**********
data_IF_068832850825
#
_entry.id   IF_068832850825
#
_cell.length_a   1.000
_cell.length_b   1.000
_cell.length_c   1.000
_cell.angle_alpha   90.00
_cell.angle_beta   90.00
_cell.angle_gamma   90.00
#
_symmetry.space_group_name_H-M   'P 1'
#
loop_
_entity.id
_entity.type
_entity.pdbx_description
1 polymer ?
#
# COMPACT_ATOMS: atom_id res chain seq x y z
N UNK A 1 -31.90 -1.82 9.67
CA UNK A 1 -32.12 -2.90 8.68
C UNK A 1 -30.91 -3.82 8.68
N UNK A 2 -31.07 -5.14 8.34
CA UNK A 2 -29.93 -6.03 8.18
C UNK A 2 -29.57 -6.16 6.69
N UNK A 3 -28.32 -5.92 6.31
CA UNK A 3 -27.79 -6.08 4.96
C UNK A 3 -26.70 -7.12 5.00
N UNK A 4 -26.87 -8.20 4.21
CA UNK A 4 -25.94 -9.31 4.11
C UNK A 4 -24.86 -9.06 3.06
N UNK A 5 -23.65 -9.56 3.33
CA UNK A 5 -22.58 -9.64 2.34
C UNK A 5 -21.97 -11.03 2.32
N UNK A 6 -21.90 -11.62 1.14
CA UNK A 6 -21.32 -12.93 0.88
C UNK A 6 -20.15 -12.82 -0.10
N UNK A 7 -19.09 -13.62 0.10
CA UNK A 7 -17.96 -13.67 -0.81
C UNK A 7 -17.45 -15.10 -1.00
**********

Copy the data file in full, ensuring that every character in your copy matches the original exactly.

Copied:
data_IF_068832850825
#
_entry.id   IF_068832850825
#
_cell.length_a   1.000
_cell.length_b   1.000
_cell.length_c   1.000
_cell.angle_alpha   90.00
_cell.angle_beta   90.00
_cell.angle_gamma   90.00
#
_symmetry.space_group_name_H-M   'P 1'
#
loop_
_entity.id
_entity.type
_entity.pdbx_description
1 polymer ?
#
# COMPACT_ATOMS: atom_id res chain seq x y z
N UNK A 1 -31.90 -1.82 9.67
CA UNK A 1 -32.12 -2.90 8.68
C UNK A 1 -30.91 -3.82 8.68
N UNK A 2 -31.07 -5.14 8.34
CA UNK A 2 -29.93 -6.03 8.18
C UNK A 2 -29.57 -6.16 6.69
N UNK A 3 -28.32 -5.92 6.31
CA UNK A 3 -27.79 -6.08 4.96
C UNK A 3 -26.70 -7.12 5.00
N UNK A 4 -26.87 -8.20 4.21
CA UNK A 4 -25.94 -9.31 4.11
C UNK A 4 -24.86 -9.06 3.06
N UNK A 5 -23.65 -9.56 3.33
CA UNK A 5 -22.58 -9.64 2.34
C UNK A 5 -21.97 -11.03 2.32
N UNK A 6 -21.90 -11.62 1.14
CA UNK A 6 -21.32 -12.93 0.88
C UNK A 6 -20.15 -12.82 -0.10
N UNK A 7 -19.09 -13.62 0.10
CA UNK A 7 -17.96 -13.67 -0.81
C UNK A 7 -17.45 -15.10 -1.00